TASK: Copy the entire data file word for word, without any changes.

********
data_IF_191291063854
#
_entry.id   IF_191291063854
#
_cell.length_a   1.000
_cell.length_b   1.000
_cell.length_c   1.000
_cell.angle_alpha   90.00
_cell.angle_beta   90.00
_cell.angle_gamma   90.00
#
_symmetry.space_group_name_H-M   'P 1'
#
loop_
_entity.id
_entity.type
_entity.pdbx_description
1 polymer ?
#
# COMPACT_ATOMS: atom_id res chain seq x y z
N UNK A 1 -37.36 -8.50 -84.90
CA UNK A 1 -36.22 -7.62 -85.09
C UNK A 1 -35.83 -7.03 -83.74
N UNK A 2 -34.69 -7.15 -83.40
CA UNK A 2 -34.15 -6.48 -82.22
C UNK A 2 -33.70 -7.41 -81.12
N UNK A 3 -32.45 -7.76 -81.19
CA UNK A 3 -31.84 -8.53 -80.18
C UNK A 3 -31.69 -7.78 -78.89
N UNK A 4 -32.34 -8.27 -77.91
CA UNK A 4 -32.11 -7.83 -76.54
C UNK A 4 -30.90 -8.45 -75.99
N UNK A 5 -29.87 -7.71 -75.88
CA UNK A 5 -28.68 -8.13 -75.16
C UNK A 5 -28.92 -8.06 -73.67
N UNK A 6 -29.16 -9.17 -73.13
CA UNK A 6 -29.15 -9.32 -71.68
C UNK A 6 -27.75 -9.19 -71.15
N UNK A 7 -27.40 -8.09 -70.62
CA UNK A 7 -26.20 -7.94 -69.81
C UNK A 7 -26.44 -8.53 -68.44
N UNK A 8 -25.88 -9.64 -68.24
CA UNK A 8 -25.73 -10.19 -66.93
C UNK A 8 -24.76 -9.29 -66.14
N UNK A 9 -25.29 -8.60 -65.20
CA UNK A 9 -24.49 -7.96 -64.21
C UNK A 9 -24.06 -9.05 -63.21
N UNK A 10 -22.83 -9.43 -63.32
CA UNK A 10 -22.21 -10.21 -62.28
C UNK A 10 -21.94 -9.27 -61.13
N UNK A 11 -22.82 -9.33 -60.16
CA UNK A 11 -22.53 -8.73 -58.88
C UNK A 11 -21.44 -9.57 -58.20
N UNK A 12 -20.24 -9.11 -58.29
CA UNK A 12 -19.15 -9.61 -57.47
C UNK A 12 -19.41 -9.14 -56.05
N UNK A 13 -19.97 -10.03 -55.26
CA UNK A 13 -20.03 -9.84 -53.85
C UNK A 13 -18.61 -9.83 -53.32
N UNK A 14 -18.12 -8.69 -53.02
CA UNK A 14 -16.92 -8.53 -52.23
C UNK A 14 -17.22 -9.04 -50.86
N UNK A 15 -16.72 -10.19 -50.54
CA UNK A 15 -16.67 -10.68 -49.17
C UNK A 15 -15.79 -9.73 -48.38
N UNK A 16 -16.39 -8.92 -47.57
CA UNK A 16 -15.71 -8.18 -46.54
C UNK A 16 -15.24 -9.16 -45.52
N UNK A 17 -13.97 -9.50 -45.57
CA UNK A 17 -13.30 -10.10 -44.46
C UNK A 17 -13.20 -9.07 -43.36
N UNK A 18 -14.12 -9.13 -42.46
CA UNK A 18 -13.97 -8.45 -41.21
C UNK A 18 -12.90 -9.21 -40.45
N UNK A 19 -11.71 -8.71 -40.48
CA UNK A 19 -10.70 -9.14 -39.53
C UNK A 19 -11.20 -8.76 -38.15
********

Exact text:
data_IF_191291063854
#
_entry.id   IF_191291063854
#
_cell.length_a   1.000
_cell.length_b   1.000
_cell.length_c   1.000
_cell.angle_alpha   90.00
_cell.angle_beta   90.00
_cell.angle_gamma   90.00
#
_symmetry.space_group_name_H-M   'P 1'
#
loop_
_entity.id
_entity.type
_entity.pdbx_description
1 polymer ?
#
# COMPACT_ATOMS: atom_id res chain seq x y z
N UNK A 1 -37.36 -8.50 -84.90
CA UNK A 1 -36.22 -7.62 -85.09
C UNK A 1 -35.83 -7.03 -83.74
N UNK A 2 -34.69 -7.15 -83.40
CA UNK A 2 -34.15 -6.48 -82.22
C UNK A 2 -33.70 -7.41 -81.12
N UNK A 3 -32.45 -7.76 -81.19
CA UNK A 3 -31.84 -8.53 -80.18
C UNK A 3 -31.69 -7.78 -78.89
N UNK A 4 -32.34 -8.27 -77.91
CA UNK A 4 -32.11 -7.83 -76.54
C UNK A 4 -30.90 -8.45 -75.99
N UNK A 5 -29.87 -7.71 -75.88
CA UNK A 5 -28.68 -8.13 -75.16
C UNK A 5 -28.92 -8.06 -73.67
N UNK A 6 -29.16 -9.17 -73.13
CA UNK A 6 -29.15 -9.32 -71.68
C UNK A 6 -27.75 -9.19 -71.15
N UNK A 7 -27.40 -8.09 -70.62
CA UNK A 7 -26.20 -7.94 -69.81
C UNK A 7 -26.44 -8.53 -68.44
N UNK A 8 -25.88 -9.64 -68.24
CA UNK A 8 -25.73 -10.19 -66.93
C UNK A 8 -24.76 -9.29 -66.14
N UNK A 9 -25.29 -8.60 -65.20
CA UNK A 9 -24.49 -7.96 -64.21
C UNK A 9 -24.06 -9.05 -63.21
N UNK A 10 -22.83 -9.43 -63.32
CA UNK A 10 -22.21 -10.21 -62.28
C UNK A 10 -21.94 -9.27 -61.13
N UNK A 11 -22.82 -9.33 -60.16
CA UNK A 11 -22.53 -8.73 -58.88
C UNK A 11 -21.44 -9.57 -58.20
N UNK A 12 -20.24 -9.11 -58.29
CA UNK A 12 -19.15 -9.61 -57.47
C UNK A 12 -19.41 -9.14 -56.05
N UNK A 13 -19.97 -10.03 -55.26
CA UNK A 13 -20.03 -9.84 -53.85
C UNK A 13 -18.61 -9.83 -53.32
N UNK A 14 -18.12 -8.69 -53.02
CA UNK A 14 -16.92 -8.53 -52.23
C UNK A 14 -17.22 -9.04 -50.86
N UNK A 15 -16.72 -10.19 -50.54
CA UNK A 15 -16.67 -10.68 -49.17
C UNK A 15 -15.79 -9.73 -48.38
N UNK A 16 -16.39 -8.92 -47.57
CA UNK A 16 -15.71 -8.18 -46.54
C UNK A 16 -15.24 -9.16 -45.52
N UNK A 17 -13.97 -9.50 -45.57
CA UNK A 17 -13.30 -10.10 -44.46
C UNK A 17 -13.20 -9.07 -43.36
N UNK A 18 -14.12 -9.13 -42.46
CA UNK A 18 -13.97 -8.45 -41.21
C UNK A 18 -12.90 -9.21 -40.45
N UNK A 19 -11.71 -8.71 -40.48
CA UNK A 19 -10.70 -9.14 -39.53
C UNK A 19 -11.20 -8.76 -38.15